January 25, 2013 |
After the Music Stopped The Financial Crisis, the Response and the Work Ahead Alan Blinder Penguin Press: 496 pp., $29.95 "Obamanomics was an incoherent blur to most citizens - and a not very successful blur, at that," writes Alan Blinder in "After the Music Stopped: The Financial Crisis, the Response and the Work Ahead," a thoughtful attempt by one of the nation's top economists to puzzle through what happened in 2007-09 with the...
January 24, 2013 |
WASHINGTON - In nominating former federal prosecutor Mary Jo White to head the Securities and Exchange Commission, President Obama aimed a strong message at potential Wall Street miscreants: Watch out. Obama amplified that decision Thursday by renominating Richard Cordray, a former state attorney general, as director of the Consumer Financial Protection Bureau. Cordray's controversial recess appointment to the 2-year-old agency expires at the end of the year. Obama said that White and Cordray were key to implementing the 2010 overhaul of financial regulations and protecting consumers and the financial system from the "kinds of abuse that nearly brought the economy to its knees.
January 22, 2013 |
LONDON - Pressing ahead where others have balked, 11 European countries received the green light Tuesday to plan a financial transaction tax that could generate billions of dollars in revenue for cash-strapped governments. Led by Germany and France, the European Union's two heavyweights, the nations will now work out how to introduce a levy on the buying and selling of stocks and bonds and on the use of complex financial instruments known as derivatives. Advocates say such a tax is not only necessary to help discourage risky transactions like those that precipitated the 2008 global financial meltdown but also a fair way to make financial institutions pay to help clean up the leftover mess.
January 21, 2013 |
Financial services and banks were the least-trusted industries last year, according to a public relations firm's annual survey. Only 46% of U.S. respondents said they trusted the financial services industry, and only 41% said they trusted banks in 2012, according to PR agency Edelman's annual survey of consumers' trust. That's still an improvement, however. The perception of the financial and banking industries improved from 2011, when only 25% of U.S. respondents found them trustworthy, Edelman said.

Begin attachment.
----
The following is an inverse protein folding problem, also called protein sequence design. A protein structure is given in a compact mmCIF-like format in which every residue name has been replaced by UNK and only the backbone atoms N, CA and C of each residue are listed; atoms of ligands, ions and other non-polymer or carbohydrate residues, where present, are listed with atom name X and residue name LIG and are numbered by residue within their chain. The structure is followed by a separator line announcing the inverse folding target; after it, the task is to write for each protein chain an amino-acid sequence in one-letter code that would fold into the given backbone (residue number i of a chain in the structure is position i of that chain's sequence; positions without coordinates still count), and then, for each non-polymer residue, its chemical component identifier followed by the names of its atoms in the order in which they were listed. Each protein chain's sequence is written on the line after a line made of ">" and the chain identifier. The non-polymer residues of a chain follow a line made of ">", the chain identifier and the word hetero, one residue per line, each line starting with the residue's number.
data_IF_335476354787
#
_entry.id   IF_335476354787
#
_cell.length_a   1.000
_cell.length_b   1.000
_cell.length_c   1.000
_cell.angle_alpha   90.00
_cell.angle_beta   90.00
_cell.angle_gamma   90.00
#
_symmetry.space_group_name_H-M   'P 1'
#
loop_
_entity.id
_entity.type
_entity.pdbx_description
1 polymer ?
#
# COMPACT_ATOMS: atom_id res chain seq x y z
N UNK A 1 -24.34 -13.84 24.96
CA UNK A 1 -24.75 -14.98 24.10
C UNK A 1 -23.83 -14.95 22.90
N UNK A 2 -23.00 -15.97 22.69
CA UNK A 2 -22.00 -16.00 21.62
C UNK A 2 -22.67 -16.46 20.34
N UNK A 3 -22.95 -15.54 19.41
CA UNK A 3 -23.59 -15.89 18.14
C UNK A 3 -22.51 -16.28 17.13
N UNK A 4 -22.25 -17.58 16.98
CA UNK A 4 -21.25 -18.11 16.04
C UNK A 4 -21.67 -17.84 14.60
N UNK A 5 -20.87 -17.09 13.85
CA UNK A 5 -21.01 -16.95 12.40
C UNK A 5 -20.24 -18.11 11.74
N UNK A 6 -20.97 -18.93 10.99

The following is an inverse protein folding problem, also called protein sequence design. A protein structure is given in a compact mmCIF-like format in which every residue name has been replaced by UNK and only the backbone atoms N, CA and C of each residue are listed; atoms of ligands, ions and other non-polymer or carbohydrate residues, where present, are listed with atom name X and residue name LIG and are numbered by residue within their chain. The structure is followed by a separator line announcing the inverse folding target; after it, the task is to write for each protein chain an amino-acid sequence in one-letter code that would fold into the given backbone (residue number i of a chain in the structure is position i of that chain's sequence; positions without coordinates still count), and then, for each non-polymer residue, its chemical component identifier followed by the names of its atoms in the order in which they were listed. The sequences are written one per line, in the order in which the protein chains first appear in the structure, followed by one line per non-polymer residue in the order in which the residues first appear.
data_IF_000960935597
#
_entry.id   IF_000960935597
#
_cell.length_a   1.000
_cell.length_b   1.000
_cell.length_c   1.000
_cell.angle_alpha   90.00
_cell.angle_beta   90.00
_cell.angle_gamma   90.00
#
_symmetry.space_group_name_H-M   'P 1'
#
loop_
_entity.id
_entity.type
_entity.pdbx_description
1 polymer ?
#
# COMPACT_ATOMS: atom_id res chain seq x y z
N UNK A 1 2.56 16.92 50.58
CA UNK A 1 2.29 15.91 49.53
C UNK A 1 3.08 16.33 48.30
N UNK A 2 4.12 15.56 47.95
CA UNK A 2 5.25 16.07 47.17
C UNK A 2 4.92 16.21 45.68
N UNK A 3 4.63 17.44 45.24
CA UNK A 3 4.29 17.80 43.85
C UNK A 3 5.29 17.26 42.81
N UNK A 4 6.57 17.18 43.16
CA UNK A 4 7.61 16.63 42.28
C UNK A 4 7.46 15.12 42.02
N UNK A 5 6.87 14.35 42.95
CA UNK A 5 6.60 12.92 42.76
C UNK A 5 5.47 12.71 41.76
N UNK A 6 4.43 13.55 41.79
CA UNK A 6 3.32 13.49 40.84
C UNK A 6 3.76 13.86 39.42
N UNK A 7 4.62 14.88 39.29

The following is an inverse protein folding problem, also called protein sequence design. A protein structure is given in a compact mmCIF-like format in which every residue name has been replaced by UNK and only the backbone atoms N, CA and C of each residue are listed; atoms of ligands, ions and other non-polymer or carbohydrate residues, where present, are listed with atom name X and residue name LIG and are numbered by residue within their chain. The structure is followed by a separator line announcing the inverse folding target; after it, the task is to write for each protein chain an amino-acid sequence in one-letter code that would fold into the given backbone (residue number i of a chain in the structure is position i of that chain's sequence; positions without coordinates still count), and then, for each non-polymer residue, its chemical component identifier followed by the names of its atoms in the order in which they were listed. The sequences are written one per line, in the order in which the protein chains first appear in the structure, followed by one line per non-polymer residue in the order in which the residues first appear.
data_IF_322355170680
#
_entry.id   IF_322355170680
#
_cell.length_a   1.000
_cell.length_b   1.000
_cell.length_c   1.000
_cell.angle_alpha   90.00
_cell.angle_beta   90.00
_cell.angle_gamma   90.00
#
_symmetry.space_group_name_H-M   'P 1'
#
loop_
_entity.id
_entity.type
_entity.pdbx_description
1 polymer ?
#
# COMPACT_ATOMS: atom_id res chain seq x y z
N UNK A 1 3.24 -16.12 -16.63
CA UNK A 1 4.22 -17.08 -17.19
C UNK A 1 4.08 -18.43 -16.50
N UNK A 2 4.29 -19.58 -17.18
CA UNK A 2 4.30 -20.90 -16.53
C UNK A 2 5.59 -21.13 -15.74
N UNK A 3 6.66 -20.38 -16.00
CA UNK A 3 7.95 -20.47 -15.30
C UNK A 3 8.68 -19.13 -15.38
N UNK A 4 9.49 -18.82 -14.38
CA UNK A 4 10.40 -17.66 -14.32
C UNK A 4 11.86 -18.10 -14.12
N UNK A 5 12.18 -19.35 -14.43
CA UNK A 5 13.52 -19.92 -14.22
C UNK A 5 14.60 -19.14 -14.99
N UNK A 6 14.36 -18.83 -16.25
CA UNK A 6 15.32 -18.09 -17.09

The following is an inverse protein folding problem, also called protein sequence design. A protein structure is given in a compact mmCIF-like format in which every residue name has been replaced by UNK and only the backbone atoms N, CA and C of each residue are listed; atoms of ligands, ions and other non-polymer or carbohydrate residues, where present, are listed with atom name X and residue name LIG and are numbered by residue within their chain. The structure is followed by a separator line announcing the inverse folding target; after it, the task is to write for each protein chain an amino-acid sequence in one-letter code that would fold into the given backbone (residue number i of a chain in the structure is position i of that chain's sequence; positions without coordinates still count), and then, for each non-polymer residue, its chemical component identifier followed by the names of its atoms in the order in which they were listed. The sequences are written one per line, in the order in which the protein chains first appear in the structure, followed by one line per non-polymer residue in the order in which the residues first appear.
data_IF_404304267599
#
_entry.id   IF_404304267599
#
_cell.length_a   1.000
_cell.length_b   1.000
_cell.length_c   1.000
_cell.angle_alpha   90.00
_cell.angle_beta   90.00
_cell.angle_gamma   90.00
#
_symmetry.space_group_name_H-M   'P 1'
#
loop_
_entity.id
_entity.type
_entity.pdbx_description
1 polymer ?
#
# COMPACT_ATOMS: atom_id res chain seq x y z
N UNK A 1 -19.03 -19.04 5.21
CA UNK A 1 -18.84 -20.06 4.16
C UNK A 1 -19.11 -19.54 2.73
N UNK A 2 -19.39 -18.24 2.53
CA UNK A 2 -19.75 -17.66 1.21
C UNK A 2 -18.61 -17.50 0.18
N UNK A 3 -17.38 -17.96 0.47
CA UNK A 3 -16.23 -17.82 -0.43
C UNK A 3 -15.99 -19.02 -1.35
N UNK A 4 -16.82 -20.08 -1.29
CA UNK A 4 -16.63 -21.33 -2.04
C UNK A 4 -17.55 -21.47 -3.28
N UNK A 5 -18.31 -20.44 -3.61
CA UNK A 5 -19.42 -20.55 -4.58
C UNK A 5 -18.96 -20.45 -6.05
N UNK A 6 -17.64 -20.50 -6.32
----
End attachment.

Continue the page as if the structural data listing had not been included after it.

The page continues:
January 17, 2013 |
NEW YORK - Bank of America Corp.'s and Citigroup Inc.'s lackluster earnings led Wall Street to question how long it will take two of the country's biggest banks to emerge from the shadow of the financial crisis. While BofA's fourth-quarter profit fell 63% and Citi's climbed 25%, both disappointed investors who are growing impatient with the firms' efforts to cleanse their books of problem mortgages and prune sagging businesses. Both banks' bottom lines sank under the weight of settlements and steep legal expenses that only seem to keep mounting as state and federal officials seek payback for the housing meltdown that led up to the financial crisis.
January 17, 2013 |
NEW YORK -- Investors sent Bank of America's stock 3.7% lower Thursday morning after the firm said legal costs dragged down earnings in the fourth quarter. BofA's stock fell 43 cents, or 3.7%, to $11.35 in midday trading on Wall Street. The bank, which has continued to struggle from mortgage woes and acquisitions it made during the financial crisis, said legal costs stemming from massive mortgage-related settlements pushed down fourth-quarter earnings by 63%. Net income was $732 million, or 3 cents a share, down from $2 billion, or 15 cents, in the fourth quarter in 2011.
January 5, 2013 |
If you're concerned about corporate crime, 2012 looked like a pretty successful year for the good guys. The Thousand Oaks biotech giant Amgen paid $762 million in fines and penalties and pleaded guilty to a federal charge related to illegal marketing of its anemia drug Aranesp. Britain's GlaxoSmithKline and Illinois-based Abbott Laboratories paid $3 billion and $1.5 billion in government penalties, respectively, in connection with their off-label promotions of blockbuster drugs.
December 20, 2012 |
UBS has agreed to pay a fine of $1.5 billion to authorities and plead guilty to a felony count of wire fraud, the most recent developments in a far-reaching probe into how banks manipulated interest rates leading up to the financial crisis. Two former traders were also charged with conspiracy in a complaint unsealed Wednesday, the first people charged criminally in the Libor scandal. "We cannot and we will not tolerate misconduct on Wall Street of the kind admitted to by UBS today and by Barclays last June," said Assistant Atty.
December 20, 2012 |
Antifragile Things That Gain from Disorder Nassim Nicholas Taleb Random House: 544 pp., $30 Nassim Nicholas Taleb's 2007 book "The Black Swan: The Impact of the Highly Improbable," detailed the impossibility of predicting the future, which jerks forward by way of massive changes such as the Internet or 9/11. But thanks to "Swan's" timing - published a year before the financial crisis - it appeared to do just that, preemptively offering a handbook to our institutions' inability to handle the unexpected.
December 13, 2012 |
WASHINGTON -- The Senate on Thursday failed to extend a special unlimited deposit insurance program largely used by businesses that was created during the financial crisis to help stabilize the banking system. With the crisis long past, opponents of the Transaction Account Guarantee Program, which backs about $1.5 trillion in bank deposits, successfully argued it was no longer necessary and should be allowed to expire at the year's end. The special program has been supplementing the government's regular deposit insurance coverage of up to $250,000 per account, which will remain in place.